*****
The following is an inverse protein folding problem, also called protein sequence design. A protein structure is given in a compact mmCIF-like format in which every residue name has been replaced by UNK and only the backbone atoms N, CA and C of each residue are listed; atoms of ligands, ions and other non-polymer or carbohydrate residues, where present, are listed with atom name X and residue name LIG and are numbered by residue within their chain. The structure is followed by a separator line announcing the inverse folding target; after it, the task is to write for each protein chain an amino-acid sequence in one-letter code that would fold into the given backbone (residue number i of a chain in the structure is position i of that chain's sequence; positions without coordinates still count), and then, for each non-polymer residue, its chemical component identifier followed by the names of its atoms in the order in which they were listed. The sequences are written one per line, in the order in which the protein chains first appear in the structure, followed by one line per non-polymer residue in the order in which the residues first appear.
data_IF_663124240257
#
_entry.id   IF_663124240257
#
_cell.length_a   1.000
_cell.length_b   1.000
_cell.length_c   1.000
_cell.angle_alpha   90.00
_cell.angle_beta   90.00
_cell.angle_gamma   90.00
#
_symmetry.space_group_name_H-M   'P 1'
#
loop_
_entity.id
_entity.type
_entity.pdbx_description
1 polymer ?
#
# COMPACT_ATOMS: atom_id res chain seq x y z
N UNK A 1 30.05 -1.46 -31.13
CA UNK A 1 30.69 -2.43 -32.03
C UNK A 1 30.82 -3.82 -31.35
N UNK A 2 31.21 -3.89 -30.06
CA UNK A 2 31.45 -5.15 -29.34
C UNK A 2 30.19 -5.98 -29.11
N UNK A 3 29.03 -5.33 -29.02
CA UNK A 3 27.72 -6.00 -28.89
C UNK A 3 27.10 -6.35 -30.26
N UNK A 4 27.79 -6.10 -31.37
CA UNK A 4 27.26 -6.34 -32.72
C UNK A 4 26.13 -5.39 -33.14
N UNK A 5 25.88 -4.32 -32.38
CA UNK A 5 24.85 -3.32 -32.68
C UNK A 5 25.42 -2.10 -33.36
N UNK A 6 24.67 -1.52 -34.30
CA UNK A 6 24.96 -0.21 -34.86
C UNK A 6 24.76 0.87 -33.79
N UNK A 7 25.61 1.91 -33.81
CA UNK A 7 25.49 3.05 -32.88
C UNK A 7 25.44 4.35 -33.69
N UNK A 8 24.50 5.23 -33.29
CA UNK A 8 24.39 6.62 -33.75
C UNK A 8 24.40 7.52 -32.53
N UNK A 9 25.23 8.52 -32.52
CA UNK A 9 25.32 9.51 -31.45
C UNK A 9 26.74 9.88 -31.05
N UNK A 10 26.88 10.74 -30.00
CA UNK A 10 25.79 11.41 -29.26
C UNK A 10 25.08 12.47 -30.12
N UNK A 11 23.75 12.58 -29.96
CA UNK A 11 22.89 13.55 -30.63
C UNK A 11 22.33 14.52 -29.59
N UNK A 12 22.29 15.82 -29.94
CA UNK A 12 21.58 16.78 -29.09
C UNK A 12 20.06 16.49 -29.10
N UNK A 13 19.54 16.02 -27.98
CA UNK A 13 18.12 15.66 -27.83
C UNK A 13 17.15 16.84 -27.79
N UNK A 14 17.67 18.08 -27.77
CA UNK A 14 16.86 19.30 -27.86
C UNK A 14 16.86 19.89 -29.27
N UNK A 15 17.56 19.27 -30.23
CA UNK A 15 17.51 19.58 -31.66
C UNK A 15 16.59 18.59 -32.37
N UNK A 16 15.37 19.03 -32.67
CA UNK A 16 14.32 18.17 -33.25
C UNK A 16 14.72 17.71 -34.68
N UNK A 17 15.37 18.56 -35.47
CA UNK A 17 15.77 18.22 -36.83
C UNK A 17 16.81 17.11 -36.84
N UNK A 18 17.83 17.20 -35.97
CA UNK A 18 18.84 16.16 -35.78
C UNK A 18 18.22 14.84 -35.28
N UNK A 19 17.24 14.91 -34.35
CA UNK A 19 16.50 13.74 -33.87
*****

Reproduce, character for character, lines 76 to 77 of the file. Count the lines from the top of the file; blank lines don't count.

N UNK A 19 17.24 14.91 -34.35
CA UNK A 19 16.50 13.74 -33.87